The Japanese Zen Garden while lovely is struggling. The Parterre Garden, Persian Garden, and Children’s Maze Garden sit empty. And throughout the gardens not one fountain is running. Except in fairness, it is summer on an island so they also have to conserve water.

And yet, even as a victim of Bermudian government budget cuts so obvious it makes you wince if you are a garden lover, these gardens still shine and should be gone through.  For me to see things like Bird of Paradise flowers just growing naturally, or amaryllis, and many other things including spice trees and big bushes of rosemary and lavender it was heavenly.

 

This slideshow requires JavaScript.

The problem I think with these gardens is the Bermuda Botanical Gardens fall under the purview of Bermuda Government Park System.  We all know in the US that lovely phrase we’re from the government and we’re here to help….and the reality.

I have been searching and searching for a more comprehensive history of these gardens because they so captured my attention.  Haven’t found much, but I did find an ancient New York Times article:

New York Times: Along a Nature and Garden Trail
By PAULA DEITZMARCH 18, 2001

IN 1609, when Sir George Somers and his crew sailed from England to the Virginia Colony on the Sea Venture, they were shipwrecked between two reefs just off the coast of Bermuda, and thus were among the first to lay eyes on the lush primeval forest of cedar and palmetto that covered the subtropical archipelago. As Bermuda was one of the few island clusters in the world without a native population, early botanic observers had the opportunity to record flora untouched by human habitation before the 17th century — with the exception of the occasional shipwrecked crew that either perished or stayed on shore long enough to build a ship out of cedar and sail on.

In time, it was discovered that there are 17 endemic plants on the island (those that grow naturally nowhere else in the world), including the Bermuda cedar (Juniperus bermudiana), the Bermuda palmetto (Sabal bermudana) and the olivewood (Cassine laneana). Landowners’ wealth was judged by the number of cedars on their estates…

Mind you my research while it doesn’t find much on the history and early horticulturalists of the Bermuda Botanical Gardens has turned up that the Department of Environment and Natural Resources is also based in/around these gardens.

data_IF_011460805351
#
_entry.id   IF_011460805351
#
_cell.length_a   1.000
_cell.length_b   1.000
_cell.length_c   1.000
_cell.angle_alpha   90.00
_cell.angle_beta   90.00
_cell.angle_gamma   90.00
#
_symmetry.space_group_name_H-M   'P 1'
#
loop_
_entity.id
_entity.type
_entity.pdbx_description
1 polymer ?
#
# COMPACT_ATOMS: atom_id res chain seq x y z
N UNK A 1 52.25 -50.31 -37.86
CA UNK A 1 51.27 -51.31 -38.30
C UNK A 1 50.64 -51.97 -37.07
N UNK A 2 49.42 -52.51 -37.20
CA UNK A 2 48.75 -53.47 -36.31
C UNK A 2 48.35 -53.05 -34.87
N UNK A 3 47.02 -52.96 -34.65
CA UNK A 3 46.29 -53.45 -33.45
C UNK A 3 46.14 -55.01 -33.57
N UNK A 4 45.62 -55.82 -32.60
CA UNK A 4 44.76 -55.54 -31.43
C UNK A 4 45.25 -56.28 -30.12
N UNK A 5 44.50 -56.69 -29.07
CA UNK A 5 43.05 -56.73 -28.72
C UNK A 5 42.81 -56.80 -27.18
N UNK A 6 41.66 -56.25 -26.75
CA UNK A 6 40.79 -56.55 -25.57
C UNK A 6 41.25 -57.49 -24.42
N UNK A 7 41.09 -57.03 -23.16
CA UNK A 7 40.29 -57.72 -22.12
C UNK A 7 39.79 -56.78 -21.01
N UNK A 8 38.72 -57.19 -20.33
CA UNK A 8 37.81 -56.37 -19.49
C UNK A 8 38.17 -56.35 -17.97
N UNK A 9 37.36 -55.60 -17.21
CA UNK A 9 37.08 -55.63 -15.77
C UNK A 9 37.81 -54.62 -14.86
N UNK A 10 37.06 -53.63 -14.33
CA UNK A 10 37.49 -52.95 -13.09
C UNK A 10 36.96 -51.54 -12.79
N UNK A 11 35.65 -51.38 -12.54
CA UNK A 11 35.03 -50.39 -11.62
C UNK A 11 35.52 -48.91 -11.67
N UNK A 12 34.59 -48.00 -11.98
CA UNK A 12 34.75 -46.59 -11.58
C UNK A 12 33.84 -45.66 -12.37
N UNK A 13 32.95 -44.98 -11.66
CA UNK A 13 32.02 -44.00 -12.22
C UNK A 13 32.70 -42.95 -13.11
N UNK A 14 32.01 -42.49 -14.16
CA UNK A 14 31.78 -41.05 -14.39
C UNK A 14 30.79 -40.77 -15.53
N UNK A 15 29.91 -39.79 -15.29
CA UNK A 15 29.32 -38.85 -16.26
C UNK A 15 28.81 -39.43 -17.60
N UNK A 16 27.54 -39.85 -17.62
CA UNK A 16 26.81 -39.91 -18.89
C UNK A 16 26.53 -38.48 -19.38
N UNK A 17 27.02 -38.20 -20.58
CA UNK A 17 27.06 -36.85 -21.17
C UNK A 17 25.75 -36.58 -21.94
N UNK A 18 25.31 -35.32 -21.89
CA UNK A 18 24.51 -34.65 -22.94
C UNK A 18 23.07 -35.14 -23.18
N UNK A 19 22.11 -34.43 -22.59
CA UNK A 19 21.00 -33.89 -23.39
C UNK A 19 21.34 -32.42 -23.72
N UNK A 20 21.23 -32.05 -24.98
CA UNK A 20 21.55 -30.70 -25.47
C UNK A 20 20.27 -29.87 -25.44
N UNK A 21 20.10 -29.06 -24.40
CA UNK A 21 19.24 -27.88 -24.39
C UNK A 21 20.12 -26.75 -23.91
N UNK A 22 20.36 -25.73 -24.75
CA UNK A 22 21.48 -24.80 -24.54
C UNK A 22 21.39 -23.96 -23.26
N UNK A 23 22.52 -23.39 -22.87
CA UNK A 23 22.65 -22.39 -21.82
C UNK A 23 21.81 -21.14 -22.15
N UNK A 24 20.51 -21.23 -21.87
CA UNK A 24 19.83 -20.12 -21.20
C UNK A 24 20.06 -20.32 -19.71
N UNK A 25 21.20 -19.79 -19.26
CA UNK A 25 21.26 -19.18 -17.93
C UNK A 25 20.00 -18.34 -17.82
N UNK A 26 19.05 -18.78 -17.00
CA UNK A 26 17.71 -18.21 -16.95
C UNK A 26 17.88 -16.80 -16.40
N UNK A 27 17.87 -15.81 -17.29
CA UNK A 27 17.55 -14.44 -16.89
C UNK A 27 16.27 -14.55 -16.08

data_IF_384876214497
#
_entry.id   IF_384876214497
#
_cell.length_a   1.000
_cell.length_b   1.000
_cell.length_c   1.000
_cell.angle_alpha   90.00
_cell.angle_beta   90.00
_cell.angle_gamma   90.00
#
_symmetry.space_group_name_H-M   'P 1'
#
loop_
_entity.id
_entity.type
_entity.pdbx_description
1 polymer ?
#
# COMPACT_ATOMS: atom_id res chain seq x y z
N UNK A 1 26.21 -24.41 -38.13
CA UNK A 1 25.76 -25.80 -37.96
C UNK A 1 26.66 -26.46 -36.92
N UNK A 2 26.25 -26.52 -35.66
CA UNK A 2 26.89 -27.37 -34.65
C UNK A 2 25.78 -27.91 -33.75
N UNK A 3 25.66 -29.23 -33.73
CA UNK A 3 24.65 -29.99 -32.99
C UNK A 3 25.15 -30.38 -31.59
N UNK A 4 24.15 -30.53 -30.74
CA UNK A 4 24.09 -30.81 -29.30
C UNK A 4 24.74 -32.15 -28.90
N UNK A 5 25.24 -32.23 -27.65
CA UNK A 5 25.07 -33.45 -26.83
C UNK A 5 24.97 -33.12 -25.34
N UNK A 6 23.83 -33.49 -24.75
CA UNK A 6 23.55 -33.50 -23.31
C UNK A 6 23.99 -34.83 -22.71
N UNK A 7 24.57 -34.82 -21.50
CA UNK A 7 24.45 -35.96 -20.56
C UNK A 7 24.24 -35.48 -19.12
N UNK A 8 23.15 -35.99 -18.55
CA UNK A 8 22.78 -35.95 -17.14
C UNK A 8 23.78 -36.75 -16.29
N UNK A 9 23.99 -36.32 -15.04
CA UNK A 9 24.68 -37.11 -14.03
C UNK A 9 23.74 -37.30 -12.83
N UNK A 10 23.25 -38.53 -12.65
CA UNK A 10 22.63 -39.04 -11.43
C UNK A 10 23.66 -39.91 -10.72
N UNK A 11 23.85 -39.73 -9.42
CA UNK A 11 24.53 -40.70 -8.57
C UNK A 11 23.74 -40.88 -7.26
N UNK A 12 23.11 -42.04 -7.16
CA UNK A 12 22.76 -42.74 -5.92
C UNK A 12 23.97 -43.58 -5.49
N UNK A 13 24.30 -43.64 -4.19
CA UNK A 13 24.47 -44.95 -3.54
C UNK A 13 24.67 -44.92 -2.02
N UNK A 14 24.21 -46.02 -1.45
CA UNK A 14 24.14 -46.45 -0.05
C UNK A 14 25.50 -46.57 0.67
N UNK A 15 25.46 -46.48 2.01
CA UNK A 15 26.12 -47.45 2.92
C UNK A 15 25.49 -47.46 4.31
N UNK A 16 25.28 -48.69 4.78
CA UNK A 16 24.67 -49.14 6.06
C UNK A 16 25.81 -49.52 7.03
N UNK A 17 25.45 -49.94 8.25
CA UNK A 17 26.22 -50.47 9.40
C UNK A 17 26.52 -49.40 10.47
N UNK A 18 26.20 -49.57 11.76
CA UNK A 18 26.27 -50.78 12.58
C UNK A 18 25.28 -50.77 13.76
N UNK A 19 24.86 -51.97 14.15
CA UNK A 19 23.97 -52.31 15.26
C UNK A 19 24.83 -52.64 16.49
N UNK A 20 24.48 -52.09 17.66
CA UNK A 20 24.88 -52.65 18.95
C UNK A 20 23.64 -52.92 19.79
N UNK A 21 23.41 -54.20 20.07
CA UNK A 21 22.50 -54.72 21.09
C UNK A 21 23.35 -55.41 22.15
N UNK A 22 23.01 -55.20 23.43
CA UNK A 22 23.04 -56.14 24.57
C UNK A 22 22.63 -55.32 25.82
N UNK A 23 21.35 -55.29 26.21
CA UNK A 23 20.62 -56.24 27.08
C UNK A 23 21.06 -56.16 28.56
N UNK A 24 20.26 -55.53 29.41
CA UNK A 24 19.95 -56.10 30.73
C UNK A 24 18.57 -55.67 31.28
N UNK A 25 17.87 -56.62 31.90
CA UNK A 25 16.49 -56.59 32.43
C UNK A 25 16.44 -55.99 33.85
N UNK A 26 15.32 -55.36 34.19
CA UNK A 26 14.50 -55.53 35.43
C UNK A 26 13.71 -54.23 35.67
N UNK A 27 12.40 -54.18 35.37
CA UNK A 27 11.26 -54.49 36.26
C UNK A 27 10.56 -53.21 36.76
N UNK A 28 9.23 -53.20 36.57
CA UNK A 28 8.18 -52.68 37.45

So how is it they do not seem to want the gardens to shine? How can the Premier of Bermuda ignore what is literally outside his front door?

I noticed there is a citizens group on Facebook called Take Back Our Park They organized because of a threat of development of a maintenance yard there. So yes, imagine a public works department complete with all that a public works facility entails in the middle of your favorite park. (Read this letter in a local Bermuda paper about it.)

Thankfully, on June 28, 2018 the Bermuda residents prevailed and the Botanical Gardens were saved from that plan. (Read this article in the Royal Gazette.)

I hope these people persist and get some attention and funding directed towards these gardens.  I am happy to be able to share my photos with all of you.  It really is a special place.

At one end of the grounds close to where the aviary I think was is a museum and a cafe.  The museum is the Masterworks Museum of Bermuda Art. 

Homer’s Cafe inside the museum is run by a local catering company called The Salty Lime.

The cafe is lovely and the people warm and welcoming.  The museum is quite interesting but the staff at the front desk of the museum aren’t particularly welcoming, or at least the woman I encountered wasn’t.

The permanent collection of the museum includes works by  Winslow Homer, Georgia O’Keeffe, Marsden Hartley, Charles Demuth and Henry Moore.  The museum is dedicated to Bermuda.  Everything in it depicts things inspired by Bermuda. Paintings, sculpture, photography and more.  It covers the range of time from 1700 until today.  I believe the museum was founded in 1987.  It is quite unusual and as a tourist I would not have known it was something to see except for the fact I stumbled upon it.